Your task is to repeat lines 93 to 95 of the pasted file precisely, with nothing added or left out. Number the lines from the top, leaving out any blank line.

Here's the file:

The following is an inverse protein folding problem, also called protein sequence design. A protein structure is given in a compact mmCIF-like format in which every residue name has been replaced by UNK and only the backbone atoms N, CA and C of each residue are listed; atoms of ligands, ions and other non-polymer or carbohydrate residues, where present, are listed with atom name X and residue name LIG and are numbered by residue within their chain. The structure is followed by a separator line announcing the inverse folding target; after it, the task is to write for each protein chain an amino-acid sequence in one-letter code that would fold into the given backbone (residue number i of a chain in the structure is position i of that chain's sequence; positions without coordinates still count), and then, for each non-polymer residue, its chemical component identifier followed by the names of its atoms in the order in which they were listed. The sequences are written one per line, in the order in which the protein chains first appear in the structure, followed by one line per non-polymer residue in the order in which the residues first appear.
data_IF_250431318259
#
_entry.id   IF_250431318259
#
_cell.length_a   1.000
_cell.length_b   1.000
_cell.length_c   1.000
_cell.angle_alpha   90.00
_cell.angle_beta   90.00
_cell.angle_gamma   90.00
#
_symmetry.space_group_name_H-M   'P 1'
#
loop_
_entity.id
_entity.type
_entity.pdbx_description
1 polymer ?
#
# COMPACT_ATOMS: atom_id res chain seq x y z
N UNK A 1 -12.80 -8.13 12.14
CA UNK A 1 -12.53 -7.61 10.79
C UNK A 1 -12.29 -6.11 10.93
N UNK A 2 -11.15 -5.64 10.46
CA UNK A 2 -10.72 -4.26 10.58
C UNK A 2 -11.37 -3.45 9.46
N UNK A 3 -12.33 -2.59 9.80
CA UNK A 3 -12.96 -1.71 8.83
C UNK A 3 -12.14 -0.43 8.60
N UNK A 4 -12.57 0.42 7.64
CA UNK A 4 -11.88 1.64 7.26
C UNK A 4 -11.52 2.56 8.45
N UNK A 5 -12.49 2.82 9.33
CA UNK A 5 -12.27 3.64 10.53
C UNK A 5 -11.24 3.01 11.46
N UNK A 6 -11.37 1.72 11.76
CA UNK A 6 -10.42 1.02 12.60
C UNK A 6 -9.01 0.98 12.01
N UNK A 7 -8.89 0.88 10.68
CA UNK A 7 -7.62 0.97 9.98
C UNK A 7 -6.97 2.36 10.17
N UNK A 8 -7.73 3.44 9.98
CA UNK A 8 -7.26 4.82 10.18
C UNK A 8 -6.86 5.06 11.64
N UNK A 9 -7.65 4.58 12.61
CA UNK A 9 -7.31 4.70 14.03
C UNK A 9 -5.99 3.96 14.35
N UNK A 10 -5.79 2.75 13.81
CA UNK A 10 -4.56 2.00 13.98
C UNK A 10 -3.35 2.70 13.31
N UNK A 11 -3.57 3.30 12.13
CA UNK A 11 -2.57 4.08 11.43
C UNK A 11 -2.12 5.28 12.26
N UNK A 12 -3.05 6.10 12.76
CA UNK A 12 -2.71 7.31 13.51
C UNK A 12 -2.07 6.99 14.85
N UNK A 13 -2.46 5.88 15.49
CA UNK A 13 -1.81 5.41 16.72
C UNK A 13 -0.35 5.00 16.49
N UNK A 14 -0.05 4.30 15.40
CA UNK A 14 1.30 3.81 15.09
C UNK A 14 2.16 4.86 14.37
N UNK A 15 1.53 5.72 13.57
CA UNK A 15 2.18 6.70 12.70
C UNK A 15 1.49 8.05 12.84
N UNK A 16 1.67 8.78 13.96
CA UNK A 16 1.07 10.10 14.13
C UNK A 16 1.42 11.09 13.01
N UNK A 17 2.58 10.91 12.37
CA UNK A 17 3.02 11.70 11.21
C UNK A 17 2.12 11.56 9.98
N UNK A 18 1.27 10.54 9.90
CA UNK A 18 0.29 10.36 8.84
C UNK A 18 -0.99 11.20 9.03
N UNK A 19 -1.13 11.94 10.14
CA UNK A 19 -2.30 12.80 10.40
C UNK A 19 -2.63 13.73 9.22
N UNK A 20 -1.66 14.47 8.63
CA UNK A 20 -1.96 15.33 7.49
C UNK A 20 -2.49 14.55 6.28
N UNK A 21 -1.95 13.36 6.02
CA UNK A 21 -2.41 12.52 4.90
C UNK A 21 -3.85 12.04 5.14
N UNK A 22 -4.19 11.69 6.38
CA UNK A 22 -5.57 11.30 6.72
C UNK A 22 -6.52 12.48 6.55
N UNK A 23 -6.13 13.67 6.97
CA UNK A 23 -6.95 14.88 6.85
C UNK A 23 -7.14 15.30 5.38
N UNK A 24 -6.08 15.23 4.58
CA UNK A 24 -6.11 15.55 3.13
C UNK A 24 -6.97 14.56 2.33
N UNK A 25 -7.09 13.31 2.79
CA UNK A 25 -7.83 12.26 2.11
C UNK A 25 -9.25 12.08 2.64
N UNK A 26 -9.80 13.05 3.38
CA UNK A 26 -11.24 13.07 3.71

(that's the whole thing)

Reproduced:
C UNK A 24 -6.97 14.56 2.33
N UNK A 25 -7.09 13.31 2.79
CA UNK A 25 -7.83 12.26 2.11